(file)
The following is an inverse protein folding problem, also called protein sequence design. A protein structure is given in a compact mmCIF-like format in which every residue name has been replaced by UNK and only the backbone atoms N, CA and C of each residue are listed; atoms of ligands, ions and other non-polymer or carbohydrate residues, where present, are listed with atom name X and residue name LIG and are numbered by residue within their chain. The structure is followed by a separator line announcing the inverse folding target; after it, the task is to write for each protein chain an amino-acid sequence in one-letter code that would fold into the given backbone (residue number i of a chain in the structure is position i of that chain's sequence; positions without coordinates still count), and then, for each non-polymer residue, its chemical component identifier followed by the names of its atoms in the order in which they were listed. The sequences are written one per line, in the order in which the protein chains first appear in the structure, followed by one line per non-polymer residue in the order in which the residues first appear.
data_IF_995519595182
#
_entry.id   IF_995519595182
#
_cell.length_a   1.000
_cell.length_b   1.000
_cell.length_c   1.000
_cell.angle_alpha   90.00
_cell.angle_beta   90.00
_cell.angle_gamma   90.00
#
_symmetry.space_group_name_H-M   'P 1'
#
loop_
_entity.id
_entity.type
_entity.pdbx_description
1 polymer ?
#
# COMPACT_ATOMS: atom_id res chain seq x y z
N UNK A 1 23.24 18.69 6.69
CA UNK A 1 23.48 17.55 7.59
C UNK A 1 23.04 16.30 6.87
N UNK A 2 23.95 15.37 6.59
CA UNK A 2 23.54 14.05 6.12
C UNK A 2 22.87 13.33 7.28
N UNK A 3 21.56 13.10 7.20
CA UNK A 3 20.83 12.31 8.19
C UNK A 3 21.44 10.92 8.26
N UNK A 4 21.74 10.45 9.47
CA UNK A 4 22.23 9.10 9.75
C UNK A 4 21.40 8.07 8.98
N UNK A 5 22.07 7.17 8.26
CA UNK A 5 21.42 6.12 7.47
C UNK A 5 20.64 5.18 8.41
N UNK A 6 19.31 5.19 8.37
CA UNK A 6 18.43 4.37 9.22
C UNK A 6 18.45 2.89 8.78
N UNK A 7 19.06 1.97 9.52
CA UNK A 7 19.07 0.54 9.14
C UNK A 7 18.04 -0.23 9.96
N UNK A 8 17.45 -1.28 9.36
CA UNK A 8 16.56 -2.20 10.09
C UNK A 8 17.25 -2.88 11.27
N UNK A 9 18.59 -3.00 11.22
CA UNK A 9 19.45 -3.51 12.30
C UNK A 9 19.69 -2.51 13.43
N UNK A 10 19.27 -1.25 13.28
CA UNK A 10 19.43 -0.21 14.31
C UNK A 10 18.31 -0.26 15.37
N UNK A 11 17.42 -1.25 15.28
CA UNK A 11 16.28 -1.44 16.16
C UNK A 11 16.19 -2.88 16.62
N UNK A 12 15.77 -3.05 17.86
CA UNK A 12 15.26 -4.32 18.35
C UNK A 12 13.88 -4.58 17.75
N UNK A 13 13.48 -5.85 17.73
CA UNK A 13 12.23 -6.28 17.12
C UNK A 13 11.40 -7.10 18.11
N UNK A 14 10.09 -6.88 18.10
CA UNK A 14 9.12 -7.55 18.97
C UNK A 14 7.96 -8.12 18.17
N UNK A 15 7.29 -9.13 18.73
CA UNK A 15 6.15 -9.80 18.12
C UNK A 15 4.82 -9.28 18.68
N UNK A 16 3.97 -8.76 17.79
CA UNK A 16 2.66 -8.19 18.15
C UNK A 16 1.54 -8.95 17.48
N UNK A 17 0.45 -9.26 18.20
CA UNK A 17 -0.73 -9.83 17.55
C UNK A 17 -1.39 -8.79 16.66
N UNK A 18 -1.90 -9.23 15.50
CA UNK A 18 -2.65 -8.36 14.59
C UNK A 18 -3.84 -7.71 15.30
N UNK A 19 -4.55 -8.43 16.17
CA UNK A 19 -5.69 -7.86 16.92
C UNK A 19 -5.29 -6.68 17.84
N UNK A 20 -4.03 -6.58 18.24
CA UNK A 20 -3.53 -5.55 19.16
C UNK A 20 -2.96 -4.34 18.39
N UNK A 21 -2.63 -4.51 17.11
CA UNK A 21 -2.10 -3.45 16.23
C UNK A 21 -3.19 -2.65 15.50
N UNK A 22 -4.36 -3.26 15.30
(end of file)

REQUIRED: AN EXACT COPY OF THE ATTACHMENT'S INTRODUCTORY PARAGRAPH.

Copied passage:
The following is an inverse protein folding problem, also called protein sequence design. A protein structure is given in a compact mmCIF-like format in which every residue name has been replaced by UNK and only the backbone atoms N, CA and C of each residue are listed; atoms of ligands, ions and other non-polymer or carbohydrate residues, where present, are listed with atom name X and residue name LIG and are numbered by residue within their chain. The structure is followed by a separator line announcing the inverse folding target; after it, the task is to write for each protein chain an amino-acid sequence in one-letter code that would fold into the given backbone (residue number i of a chain in the structure is position i of that chain's sequence; positions without coordinates still count), and then, for each non-polymer residue, its chemical component identifier followed by the names of its atoms in the order in which they were listed. The sequences are written one per line, in the order in which the protein chains first appear in the structure, followed by one line per non-polymer residue in the order in which the residues first appear.